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How To Install Odd Shaped Windows

Each of our customers has unique tastes and styles. That is a given with the DIY mindset that so many of our creative clientele share. Because of this, we get tons of requests for uncommon design features. While we offer various siding, roofing, and flooring options for personalization, odd, shaped windows and doors become less frequent in our designs. But that does not mean you can’t incorporate odd-shaped windows into your build. We walk you through how to install odd-shaped windows in this DIY custom window installation tutorial.

The grilles on this octagonal window add a decorative touch.

Some popular and oddball window shapes include:

 Round Windows – these are great if you want a unique and secure way to bring in light. Most round windows come fixed, making them harder to breach. Our hand-crafted roundels may be ordered as is, or encased in an insulated window. They are one-of-a-kind and add a pop of color.

• Octagon Windows – These get placed in the gable ends of some buildings or look great set on either side of a door. This geometric style gives off a fashionable appearance.

• Triangle Windows – Usually, customers build these up near the roofline. Many window manufacturers can build custom windows to match your roof angles.

Arched Windows – Placing arched windows above a door, or another rectangular window is popular. They would look cute installed along the bearing walls with arch-shaped window shutters too.

Handblown Stained Glass Roundel
Insulated Fixed Round Window
A picturesque Stained Glass window

A Note About Fully Assembled Buildings

We can install odd-shaped windows with a custom assembled building. We already offer roundels and octagonal windows and may look into selling other shapes in the future. Some of our designs already include roundels, like our Xylia cabin and Writer’s Haven. We charge a small fee per opening for special requests, so be sure to ask our sales team any questions about pricing while you plan out your post and beam building design.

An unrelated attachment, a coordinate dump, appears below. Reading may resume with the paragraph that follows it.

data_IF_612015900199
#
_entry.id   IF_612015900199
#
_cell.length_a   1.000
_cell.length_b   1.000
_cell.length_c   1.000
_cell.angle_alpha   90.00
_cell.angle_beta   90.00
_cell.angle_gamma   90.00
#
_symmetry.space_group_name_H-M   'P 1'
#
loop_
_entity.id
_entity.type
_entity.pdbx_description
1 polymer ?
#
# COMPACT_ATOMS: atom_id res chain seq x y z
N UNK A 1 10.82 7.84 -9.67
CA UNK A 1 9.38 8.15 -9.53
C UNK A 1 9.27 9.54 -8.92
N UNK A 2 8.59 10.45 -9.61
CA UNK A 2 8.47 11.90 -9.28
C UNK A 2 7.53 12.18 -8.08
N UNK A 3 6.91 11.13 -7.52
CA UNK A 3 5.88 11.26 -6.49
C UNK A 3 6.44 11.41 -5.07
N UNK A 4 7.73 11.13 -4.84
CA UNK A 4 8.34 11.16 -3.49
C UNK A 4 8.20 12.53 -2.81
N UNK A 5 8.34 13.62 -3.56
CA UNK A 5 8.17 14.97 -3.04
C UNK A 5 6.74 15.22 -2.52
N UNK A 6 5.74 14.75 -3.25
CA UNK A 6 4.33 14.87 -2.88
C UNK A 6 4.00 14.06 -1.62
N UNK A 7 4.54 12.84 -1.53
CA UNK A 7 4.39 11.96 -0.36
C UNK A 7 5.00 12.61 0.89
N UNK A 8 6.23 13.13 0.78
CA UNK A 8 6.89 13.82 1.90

Before you begin, familiarize yourself with this terminology:

Top Plate – A horizontal beam that sits on top of your wall posts.

Nailer – A horizontal board that provides additional structural support and a point where siding gets nailed to. Nailers also function as the bottom support of a window frame.

Stud – Vertical boards used to frame out the sides of your windows and doors.

Corner Blocks – Pieces of lumber with mitered ends that shape out the rough opening for your custom window design. 

Mitered End – The end of a piece of lumber cut at an angle to match the pitch of your roof. Lumber will need mitered ends cut to match the shape of your window. The corner blocks in the image below have mitered ends.

Rough Opening – the width and height of the opening that your window or door will fit in.

Building Odd-Shaped Windows in a Kit

When you are getting a cottage kit and want to install odd-shaped windows, you will need to figure out how to do that on your end. Custom windows do not come with framing and trim. That means you will need to order additional lumber to frame them out. Calculating needed lumber will be your responsibility for getting the correct quantity and lengths.

You can order hemlock and pine boards from our sales team. Additional lumber will not be pre-cut, stickered, or outlined in the cut list or the step-by-step instructions. We ship these in rough lengths (8’, 10’, 12’, etc.). However, with these general guidelines, you will be able to frame out nearly any window shape.

Basic Window Framing Tips

Generally speaking, the first step to framing any window is to create a box with a rough opening that is a ½-inch wider and taller than the overall dimensions of your window. This half-inch provides wiggle room. Then the window fits snugly without needing to be jammed in.